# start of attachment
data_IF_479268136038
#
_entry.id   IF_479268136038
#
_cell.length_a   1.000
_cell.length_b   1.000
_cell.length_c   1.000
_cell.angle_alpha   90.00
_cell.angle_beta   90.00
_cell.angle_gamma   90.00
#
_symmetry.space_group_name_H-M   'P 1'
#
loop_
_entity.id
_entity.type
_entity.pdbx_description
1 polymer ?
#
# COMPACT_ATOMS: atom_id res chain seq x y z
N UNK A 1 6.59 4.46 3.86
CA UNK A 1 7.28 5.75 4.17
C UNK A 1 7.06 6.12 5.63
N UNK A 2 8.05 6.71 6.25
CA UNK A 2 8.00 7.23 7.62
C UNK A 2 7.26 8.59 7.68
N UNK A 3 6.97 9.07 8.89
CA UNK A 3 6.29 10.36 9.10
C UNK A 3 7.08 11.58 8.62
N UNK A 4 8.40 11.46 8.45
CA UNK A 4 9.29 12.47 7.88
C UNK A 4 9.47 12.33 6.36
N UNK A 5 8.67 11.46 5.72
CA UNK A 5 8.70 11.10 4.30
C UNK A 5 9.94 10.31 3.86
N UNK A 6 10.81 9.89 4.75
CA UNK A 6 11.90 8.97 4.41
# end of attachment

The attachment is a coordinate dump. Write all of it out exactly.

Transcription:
data_IF_479268136038
#
_entry.id   IF_479268136038
#
_cell.length_a   1.000
_cell.length_b   1.000
_cell.length_c   1.000
_cell.angle_alpha   90.00
_cell.angle_beta   90.00
_cell.angle_gamma   90.00
#
_symmetry.space_group_name_H-M   'P 1'
#
loop_
_entity.id
_entity.type
_entity.pdbx_description
1 polymer ?
#
# COMPACT_ATOMS: atom_id res chain seq x y z
N UNK A 1 6.59 4.46 3.86
CA UNK A 1 7.28 5.75 4.17
C UNK A 1 7.06 6.12 5.63
N UNK A 2 8.05 6.71 6.25
CA UNK A 2 8.00 7.23 7.62
C UNK A 2 7.26 8.59 7.68
N UNK A 3 6.97 9.07 8.89
CA UNK A 3 6.29 10.36 9.10
C UNK A 3 7.08 11.58 8.62
N UNK A 4 8.40 11.46 8.45
CA UNK A 4 9.29 12.47 7.88
C UNK A 4 9.47 12.33 6.36
N UNK A 5 8.67 11.46 5.72
CA UNK A 5 8.70 11.10 4.30
C UNK A 5 9.94 10.31 3.86
N UNK A 6 10.81 9.89 4.75
CA UNK A 6 11.90 8.97 4.41